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Ash Wednesday: It’s easy for us to say we want to return to God but not so easy to do

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Father Dominic Tran sprinkles ashes over the head of a parishioner during Ash Wednesday Mass at Holy Vietnamese Martyrs Church in Norcross, Ga., Feb. 17, 2021. Ash Wednesday is our annual reminder that we are dust, and unto dust we shall return. (CNS photo/Michael Alexander, The Georgia Bulletin)

One of the challenges we Catholics face is the way in which our liturgical calendar almost becomes like white noise in the background.

There is such consistency in our liturgical year that we often don’t give much thought to the changing of the seasons, the feasts, the memorials, the solemnities, as they pass by.

But the seasons are there to help us mark the time, to help us consciously reflect on the mysteries in the life of Christ and in the life of the church.

Ash Wednesday kicks off the season of Lent, during which we prepare for the paschal mystery, the salvific suffering, death and resurrection of Jesus.

The 40-day period of prayer, fasting and almsgiving brings to mind and unites us with the Israelites’ 40 years in the desert, Noah’s 40 days in the ark and Christ’s 40 days in the desert before commencing his public ministry.

We are fallen and we all stray from the path to God. But we know God is forgiving, his mercy endures forever. During this holy and penitential season we are called in a special way to face our sins, to get back on the right path and return to God.

As Pope Francis pointed out in his homily for Ash Wednesday in 2021, “Lent is a journey of return to God.” In this light, the readings for Ash Wednesday are fitting, as they direct us toward the Lord, orient our minds to return to God.

In our first reading, from the prophet Joel, the Lord through his prophet exhorts us to return to him with our whole heart, with fasting, weeping and mourning. We are told that the Lord is gracious and merciful, a refrain we hear again in the responsorial psalm: “Be merciful, O Lord, for we have sinned.”

God’s mercy is everlasting and perfect: All we need to do is accept the forgiveness he offers. Of course this brings to mind the parable of the prodigal son (see Lk 15:11-32). God wants nothing more than to lovingly welcome us back into his embrace.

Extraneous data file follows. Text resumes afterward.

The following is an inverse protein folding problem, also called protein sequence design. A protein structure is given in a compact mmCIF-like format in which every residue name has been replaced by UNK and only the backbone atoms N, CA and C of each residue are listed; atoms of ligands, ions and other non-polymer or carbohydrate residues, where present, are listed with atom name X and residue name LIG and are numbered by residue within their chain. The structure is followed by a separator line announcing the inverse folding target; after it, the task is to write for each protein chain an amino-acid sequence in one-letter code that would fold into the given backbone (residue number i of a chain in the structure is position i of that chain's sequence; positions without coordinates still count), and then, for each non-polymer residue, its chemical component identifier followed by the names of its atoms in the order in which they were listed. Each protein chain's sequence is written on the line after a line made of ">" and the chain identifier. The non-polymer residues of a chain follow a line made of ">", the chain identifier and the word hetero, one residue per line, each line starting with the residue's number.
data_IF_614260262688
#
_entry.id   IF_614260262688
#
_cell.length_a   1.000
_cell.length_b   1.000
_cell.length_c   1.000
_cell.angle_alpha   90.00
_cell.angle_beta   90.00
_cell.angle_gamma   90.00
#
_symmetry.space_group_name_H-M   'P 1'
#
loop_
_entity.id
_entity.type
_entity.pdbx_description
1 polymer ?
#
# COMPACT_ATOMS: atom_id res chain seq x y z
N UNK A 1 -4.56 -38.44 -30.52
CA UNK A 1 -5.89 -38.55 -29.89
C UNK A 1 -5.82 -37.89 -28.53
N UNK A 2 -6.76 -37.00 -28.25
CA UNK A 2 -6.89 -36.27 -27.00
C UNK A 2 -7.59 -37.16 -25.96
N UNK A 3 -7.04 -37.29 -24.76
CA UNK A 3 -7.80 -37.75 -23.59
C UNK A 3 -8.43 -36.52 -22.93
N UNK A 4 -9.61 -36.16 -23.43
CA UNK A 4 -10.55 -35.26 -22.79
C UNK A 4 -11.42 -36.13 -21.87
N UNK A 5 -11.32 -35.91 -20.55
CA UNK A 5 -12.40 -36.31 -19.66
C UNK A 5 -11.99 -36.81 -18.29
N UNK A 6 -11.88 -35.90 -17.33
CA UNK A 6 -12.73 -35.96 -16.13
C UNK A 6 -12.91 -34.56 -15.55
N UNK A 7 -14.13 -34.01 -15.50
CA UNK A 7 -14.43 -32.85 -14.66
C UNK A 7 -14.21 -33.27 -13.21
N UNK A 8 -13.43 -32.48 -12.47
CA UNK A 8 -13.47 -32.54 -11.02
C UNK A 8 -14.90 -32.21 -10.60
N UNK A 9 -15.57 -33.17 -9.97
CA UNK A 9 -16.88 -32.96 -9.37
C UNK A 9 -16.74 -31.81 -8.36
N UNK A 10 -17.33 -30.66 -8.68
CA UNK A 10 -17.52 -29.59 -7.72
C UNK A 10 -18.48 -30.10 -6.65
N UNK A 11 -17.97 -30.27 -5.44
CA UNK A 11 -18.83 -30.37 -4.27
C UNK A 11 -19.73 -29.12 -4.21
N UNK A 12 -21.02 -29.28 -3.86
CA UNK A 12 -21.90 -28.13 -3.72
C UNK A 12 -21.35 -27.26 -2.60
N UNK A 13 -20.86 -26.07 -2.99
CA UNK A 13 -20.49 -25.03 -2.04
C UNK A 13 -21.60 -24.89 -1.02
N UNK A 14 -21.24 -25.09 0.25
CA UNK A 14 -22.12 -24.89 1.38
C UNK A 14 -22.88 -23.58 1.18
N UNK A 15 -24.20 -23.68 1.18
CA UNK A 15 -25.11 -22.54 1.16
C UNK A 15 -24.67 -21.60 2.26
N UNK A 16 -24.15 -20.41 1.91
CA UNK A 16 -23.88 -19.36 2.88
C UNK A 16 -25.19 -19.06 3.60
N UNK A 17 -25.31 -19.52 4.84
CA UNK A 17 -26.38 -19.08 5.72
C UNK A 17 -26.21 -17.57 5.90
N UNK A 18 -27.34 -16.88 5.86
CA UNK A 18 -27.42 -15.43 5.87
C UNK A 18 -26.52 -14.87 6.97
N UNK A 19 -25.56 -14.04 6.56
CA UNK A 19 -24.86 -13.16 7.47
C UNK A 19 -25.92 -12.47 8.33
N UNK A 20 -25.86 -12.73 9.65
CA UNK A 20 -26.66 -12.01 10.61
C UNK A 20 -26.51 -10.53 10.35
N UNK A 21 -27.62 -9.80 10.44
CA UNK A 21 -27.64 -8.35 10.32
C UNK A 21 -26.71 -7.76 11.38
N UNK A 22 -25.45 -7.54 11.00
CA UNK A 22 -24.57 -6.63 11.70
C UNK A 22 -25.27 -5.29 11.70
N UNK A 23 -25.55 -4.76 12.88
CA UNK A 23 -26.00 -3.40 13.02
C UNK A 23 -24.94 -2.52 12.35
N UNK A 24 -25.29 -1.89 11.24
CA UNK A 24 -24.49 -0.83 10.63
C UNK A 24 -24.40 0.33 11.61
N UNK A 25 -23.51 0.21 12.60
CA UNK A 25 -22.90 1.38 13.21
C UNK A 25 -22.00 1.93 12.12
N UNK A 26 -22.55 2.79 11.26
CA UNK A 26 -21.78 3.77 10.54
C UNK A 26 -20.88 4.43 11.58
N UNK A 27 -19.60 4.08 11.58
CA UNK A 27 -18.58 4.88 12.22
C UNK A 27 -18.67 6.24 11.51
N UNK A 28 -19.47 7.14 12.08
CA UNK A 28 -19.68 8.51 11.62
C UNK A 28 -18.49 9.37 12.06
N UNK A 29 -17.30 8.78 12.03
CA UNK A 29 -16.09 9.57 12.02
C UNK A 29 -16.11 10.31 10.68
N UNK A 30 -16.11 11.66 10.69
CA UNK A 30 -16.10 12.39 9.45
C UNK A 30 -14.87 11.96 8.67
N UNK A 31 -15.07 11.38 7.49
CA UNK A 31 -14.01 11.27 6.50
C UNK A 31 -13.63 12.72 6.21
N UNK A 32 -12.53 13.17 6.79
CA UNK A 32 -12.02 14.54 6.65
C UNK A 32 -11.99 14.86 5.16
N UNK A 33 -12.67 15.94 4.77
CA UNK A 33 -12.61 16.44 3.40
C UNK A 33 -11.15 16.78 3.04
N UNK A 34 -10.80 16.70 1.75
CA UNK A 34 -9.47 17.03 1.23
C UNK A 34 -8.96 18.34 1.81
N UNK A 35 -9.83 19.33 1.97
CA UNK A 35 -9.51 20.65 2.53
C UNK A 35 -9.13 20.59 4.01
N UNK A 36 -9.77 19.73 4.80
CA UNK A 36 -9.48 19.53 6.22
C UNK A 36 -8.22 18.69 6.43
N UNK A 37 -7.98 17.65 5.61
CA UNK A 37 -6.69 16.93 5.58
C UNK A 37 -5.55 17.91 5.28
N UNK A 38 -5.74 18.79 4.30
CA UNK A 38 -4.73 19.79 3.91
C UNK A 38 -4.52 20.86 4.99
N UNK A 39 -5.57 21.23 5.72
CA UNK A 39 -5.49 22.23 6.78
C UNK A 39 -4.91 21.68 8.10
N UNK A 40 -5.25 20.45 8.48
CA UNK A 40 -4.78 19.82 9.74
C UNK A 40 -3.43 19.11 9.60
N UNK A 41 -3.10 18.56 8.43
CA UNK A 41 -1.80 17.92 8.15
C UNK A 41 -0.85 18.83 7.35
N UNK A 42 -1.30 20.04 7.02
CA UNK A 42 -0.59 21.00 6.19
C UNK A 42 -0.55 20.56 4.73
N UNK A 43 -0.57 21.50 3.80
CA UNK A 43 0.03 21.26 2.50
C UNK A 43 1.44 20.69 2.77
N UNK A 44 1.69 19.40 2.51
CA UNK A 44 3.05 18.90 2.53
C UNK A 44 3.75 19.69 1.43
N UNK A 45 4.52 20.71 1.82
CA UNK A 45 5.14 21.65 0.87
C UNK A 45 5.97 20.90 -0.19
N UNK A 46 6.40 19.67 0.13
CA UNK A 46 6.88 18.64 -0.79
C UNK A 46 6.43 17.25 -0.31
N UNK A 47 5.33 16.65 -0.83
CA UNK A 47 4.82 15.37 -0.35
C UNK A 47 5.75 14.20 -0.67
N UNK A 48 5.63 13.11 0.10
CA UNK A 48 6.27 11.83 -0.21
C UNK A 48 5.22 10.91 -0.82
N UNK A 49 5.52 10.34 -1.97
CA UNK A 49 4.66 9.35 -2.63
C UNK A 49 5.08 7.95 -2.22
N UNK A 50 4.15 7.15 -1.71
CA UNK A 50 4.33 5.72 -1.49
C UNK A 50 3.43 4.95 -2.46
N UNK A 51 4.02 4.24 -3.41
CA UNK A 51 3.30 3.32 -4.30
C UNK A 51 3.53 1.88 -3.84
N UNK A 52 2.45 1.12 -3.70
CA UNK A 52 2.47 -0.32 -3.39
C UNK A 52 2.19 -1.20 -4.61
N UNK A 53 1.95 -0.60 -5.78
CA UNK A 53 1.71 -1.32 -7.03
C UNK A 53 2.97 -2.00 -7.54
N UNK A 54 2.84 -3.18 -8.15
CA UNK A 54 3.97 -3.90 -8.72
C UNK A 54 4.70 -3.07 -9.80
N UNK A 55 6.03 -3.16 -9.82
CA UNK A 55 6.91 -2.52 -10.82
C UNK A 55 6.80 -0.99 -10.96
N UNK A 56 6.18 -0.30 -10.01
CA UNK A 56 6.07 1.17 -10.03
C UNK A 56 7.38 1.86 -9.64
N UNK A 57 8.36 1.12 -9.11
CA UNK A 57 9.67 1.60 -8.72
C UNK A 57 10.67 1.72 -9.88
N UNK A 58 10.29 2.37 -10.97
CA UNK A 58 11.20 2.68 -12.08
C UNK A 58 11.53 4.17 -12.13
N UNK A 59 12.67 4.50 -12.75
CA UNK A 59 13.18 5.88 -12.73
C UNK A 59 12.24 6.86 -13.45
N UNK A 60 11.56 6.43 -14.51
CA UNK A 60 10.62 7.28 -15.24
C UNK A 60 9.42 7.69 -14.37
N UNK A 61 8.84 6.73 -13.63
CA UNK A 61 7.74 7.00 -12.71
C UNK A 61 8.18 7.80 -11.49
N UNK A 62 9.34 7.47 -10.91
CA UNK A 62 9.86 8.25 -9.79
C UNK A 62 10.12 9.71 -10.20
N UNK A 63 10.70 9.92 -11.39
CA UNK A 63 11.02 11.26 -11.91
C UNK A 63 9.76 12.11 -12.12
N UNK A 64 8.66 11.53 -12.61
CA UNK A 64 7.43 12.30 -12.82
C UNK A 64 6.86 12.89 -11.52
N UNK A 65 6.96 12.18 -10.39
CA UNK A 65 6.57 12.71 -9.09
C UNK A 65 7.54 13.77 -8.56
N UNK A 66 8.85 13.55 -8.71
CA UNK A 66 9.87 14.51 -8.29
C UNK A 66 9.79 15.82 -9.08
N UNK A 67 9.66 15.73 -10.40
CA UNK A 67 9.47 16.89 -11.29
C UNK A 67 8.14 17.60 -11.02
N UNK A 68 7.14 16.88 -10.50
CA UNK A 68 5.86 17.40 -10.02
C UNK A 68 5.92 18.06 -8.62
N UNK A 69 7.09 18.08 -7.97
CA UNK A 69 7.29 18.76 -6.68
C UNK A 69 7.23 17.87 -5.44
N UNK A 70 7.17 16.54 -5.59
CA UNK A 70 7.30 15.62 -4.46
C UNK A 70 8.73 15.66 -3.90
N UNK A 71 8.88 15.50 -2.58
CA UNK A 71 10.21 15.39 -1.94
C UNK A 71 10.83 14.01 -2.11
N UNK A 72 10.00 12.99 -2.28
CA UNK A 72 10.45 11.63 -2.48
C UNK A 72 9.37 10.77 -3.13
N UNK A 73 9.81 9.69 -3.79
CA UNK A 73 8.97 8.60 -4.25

In the life of the church, and indeed the life of every Catholic, one of the most profound expressions of our journey of return to God is the sacrament of reconciliation.

During the season of Lent, this sacrament receives special attention, as Catholics around the world seek the Lord’s forgiveness in the lead-up to Easter.

Throughout salvation history, we hear again and again about humanity’s failings, God’s mercy and our return to him. The story is the same every time: God makes a covenant with his people, the people break the covenant and God forges a new covenant with them.

The story changes for good at the coming of Christ and his death and resurrection: We are now united to God in a “new and eternal covenant” in the blood of Jesus.

We can still individually mess up our relationship with God, but the sacrament of reconciliation has been given to us to right those wrongs. Like the prodigal son, we need only to accept the forgiveness that is already and always being offered to us.

It is never too early to seek and accept the forgiveness of God. In fact, the time is now.

In his Ash Wednesday homily, Pope Francis emphasized the urgency of returning to God. “In this life, we will always have things to do and excuses to offer, but right now, brothers and sisters, right now is the time to return to God,” he said.

We can see this in the second reading, as well, wherein St. Paul wrote to the Corinthians, “Behold, now is a very acceptable time; behold, now is the day of salvation.” The only reason we can find to delay seeking God’s mercy is our selfishness, our own attachment to sin.

In his “Confessions,” St. Augustine recounts that he would often pray asking God to make him chaste, “but not yet.” How many of us can relate to this prayer?

It is easy for us to talk about a return to God — and easy for us to say that we want to! But sometimes in practice it is not so easy. We don’t always want what is best for us.

The Israelites’ 40-year excursion in the desert was certainly no easy task, and at times they even yearned for the days of their enslavement in Egypt.

Pope Francis makes reference to this in the same Ash Wednesday homily:

“How difficult it was to leave Egypt! It was more difficult for God’s people to leave the Egypt of the heart, that Egypt they carried with them, than to leave the land of Egypt. It is hard to leave Egypt behind. During their journey, there was an ever-present temptation to yearn for leeks, to turn back, to cling to memories of the past or to this or that idol.

“So it is with us: Our journey back to God is blocked by our unhealthy attachments, held back by the seductive snares of our sins, by the false security of money and appearances, by the paralysis of our discontents.”

Ash Wednesday is our annual reminder that we are dust, and unto dust we shall return. So the time is now to return to God, to turn away from sin and accept his mercy.

We look at the ashes and see the fleeting nature of physical things — “sic transit gloria mundi” (thus passes the glory of the world) — and remember the eternal, unchanging God who wants to welcome us home.

Senz is a freelance writer living in Oklahoma with his family.